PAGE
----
Good morning, Camden Chatters.
As the old saying goes, there are only three certainties in life: death, taxes, and Orioles players getting shut out of MLB’s major awards.
Last night, MLB announced the three finalists per league for each of the the Baseball Writers’ Association of America’s major end-of-season awards: Most Valuable Player, Cy Young, Rookie of the Year, and Manager of the Year. There was nary an Oriole to be found on any list.
That’s obviously not a surprise in three of those categories. Cedric Mullins might have gotten a few down-ballot MVP votes, but certainly not enough to put him in the top three. Brandon Hyde seems like a nice guy and all, but presiding over a 110-loss team isn’t exactly going to earn him any national praise. And Cy Young? I’m wondering how deep the list of finalists would have to go before any O’s pitcher would appear on that list. A hundred? Two hundred?
The only category in which the Orioles stood a chance was Rookie of the Year, where Ryan Mountcastle led all major league rookies with 33 home runs (and was voted as the AL’s Outstanding Rookie by the MLB Players Association a couple weeks ago). But he too was left out in the cold, as the top three vote-getters for the AL award, in some order, were Tampa Bay’s Randy Arozarena and Wander Franco and Houston’s Luis Garcia. The winner will be announced next week.
Mark Brown discussed some reasons for Mountcastle’s exclusion, most notably the fact that he isn’t a particularly good fielder — and, as a first baseman, plays a less valuable defensive position than Arozarena and Franco. If voters were at all taking team performance into account, that too would hurt Mountcastle’s case, as he languished on the worst team in baseball while the three finalists played for the two best teams in the AL.
With Mountcastle officially out of the running, the Orioles extended their dubious streak to 30 consecutive years without a player winning a major BBWAA award. Cal Ripken’s 1991 MVP award was their most recent. They haven’t won a Rookie of the Year since 1989 (Gregg Olson) nor a Cy Young since 1980 (Steve Stone). For what it’s worth, their skippers have gotten some recognition, with three Manager of the Year awards in the last 32 years: Frank Robinson (1989), Davey Johnson (1997), and Buck Showalter (2014).
Will the O’s snap that streak next year? They certainly have the odds-on 2022 Rookie of the Year favorite in Adley Rutschman, assuming he’s in the majors early in the season. As for MVP or Cy Young... (looks at Orioles’ roster) ... uh, yeah, let’s just pin our hopes on Rookie of the Year.
Matt Kremnitzer: Does Orioles 1B Ryan Mountcastle Have Another Gear? - PressBoxOnline.com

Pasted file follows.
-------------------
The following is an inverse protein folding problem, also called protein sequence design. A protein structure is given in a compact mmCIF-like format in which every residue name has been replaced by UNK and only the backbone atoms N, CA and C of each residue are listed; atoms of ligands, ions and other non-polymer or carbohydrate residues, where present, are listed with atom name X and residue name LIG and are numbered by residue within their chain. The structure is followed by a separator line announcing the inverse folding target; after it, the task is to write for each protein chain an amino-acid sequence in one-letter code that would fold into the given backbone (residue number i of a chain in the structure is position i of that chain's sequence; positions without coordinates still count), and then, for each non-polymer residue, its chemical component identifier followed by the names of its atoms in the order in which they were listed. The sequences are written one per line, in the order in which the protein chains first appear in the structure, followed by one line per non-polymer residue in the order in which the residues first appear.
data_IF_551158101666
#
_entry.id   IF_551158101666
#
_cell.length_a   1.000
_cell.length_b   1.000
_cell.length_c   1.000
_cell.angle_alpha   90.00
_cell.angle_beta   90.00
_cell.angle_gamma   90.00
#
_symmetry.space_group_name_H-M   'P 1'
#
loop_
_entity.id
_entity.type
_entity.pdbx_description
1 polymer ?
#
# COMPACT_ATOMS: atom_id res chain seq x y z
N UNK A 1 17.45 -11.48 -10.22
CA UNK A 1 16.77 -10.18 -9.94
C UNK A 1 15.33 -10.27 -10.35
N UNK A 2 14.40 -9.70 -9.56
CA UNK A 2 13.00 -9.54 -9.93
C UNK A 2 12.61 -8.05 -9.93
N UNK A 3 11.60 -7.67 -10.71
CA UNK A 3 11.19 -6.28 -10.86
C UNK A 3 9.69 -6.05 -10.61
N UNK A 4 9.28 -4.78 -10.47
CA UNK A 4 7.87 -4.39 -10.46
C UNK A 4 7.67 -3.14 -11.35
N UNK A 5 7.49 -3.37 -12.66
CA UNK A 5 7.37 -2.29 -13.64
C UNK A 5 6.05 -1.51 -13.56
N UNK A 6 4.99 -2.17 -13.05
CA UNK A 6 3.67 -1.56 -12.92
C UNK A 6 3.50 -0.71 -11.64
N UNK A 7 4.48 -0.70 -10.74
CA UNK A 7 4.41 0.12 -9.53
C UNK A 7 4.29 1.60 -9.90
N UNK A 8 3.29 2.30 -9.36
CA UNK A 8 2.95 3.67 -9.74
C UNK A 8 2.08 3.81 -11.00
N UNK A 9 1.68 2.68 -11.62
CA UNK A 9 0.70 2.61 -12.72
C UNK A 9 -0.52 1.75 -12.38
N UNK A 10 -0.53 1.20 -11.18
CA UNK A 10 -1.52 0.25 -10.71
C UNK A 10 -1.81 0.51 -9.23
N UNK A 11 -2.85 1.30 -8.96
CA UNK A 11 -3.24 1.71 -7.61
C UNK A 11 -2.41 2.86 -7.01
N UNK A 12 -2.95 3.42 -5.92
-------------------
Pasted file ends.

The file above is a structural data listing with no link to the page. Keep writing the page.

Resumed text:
Rookie of the Year or not, Mountcastle was a positive force in the O’s lineup this season, and there’s room for him to keep improving. Who needs awards, anyway?
Orioles’ Yusniel Diaz shut down at AFL - MLB.com
Snakebitten fading prospect Yusniel Diaz has been shut down with yet another injury. You have to wonder if he’ll soon go the same way as Hunter Harvey, with the O’s cutting him loose and letting another team try to rehabilitate him.
Sometimes pitchers blossom late like this ex-Oriole did - Steve Melewski
Speaking of other teams rehabilitating a former Oriole, Kevin Gausman is now one of the league’s premier pitchers after a superb two-year stint in San Francisco. Dude is going to get paid, and good for him.
Orioles claim Bryan Baker off waivers (with Mountcastle note) - School of Roch
The Orioles filled the first of their many newly-cleared roster spots by claiming a pitcher from the Blue Jays. Now who’s going to fill this guy’s roster spot when he inevitably gets waived again?
Orioles birthdays and history
Is today your birthday? Happy birthday! Your two Orioles birthday buddies are 1969 right-hander Al Severinsen (b. 1944, d. 2015) and Whitey Herzog, an outfielder from the 1960-62 Birds who is best known for his prolific managerial career. The Hall of Famer turns 90 years old today, so a special happy birthday to him.
On this day in 1988, the Orioles acquired the underrated Randy “Moose” Milligan from the Pirates for a minor leaguer. While not a slugger, Milligan was an on-base machine during his four seasons with the O’s, posting a .388 OBP, including a 1992 season in which he drew 106 walks. Milligan might have been more appreciated by modern-day front offices if he’d played in this era, but alas, his career was over by age 32.